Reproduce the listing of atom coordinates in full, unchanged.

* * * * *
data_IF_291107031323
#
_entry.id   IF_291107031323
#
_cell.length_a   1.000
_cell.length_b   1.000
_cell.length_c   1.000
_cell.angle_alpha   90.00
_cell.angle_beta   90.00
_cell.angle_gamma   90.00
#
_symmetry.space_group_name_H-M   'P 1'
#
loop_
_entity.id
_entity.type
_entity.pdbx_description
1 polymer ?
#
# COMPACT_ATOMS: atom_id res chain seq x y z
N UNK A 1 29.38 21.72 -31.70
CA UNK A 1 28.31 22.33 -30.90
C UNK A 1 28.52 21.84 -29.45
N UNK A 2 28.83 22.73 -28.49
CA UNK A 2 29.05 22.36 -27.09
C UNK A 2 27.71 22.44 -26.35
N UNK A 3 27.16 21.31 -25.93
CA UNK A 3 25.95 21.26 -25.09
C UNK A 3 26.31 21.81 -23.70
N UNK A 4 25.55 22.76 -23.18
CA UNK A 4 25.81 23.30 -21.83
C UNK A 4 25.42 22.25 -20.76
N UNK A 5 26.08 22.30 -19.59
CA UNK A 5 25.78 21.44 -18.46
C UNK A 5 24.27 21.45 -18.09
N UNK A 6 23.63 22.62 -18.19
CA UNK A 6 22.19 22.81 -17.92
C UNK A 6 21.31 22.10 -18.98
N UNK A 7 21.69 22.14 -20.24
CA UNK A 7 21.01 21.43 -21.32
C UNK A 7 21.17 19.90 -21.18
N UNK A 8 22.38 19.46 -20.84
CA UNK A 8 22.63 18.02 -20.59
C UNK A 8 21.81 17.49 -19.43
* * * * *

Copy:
data_IF_291107031323
#
_entry.id   IF_291107031323
#
_cell.length_a   1.000
_cell.length_b   1.000
_cell.length_c   1.000
_cell.angle_alpha   90.00
_cell.angle_beta   90.00
_cell.angle_gamma   90.00
#
_symmetry.space_group_name_H-M   'P 1'
#
loop_
_entity.id
_entity.type
_entity.pdbx_description
1 polymer ?
#
# COMPACT_ATOMS: atom_id res chain seq x y z
N UNK A 1 29.38 21.72 -31.70
CA UNK A 1 28.31 22.33 -30.90
C UNK A 1 28.52 21.84 -29.45
N UNK A 2 28.83 22.73 -28.49
CA UNK A 2 29.05 22.36 -27.09
C UNK A 2 27.71 22.44 -26.35
N UNK A 3 27.16 21.31 -25.93
CA UNK A 3 25.95 21.26 -25.09
C UNK A 3 26.31 21.81 -23.70
N UNK A 4 25.55 22.76 -23.18
CA UNK A 4 25.81 23.30 -21.83
C UNK A 4 25.42 22.25 -20.76
N UNK A 5 26.08 22.30 -19.59
CA UNK A 5 25.78 21.44 -18.46
C UNK A 5 24.27 21.45 -18.09
N UNK A 6 23.63 22.62 -18.19
CA UNK A 6 22.19 22.81 -17.92
C UNK A 6 21.31 22.10 -18.98
N UNK A 7 21.69 22.14 -20.24
CA UNK A 7 21.01 21.43 -21.32
C UNK A 7 21.17 19.90 -21.18
N UNK A 8 22.38 19.46 -20.84
CA UNK A 8 22.63 18.02 -20.59
C UNK A 8 21.81 17.49 -19.43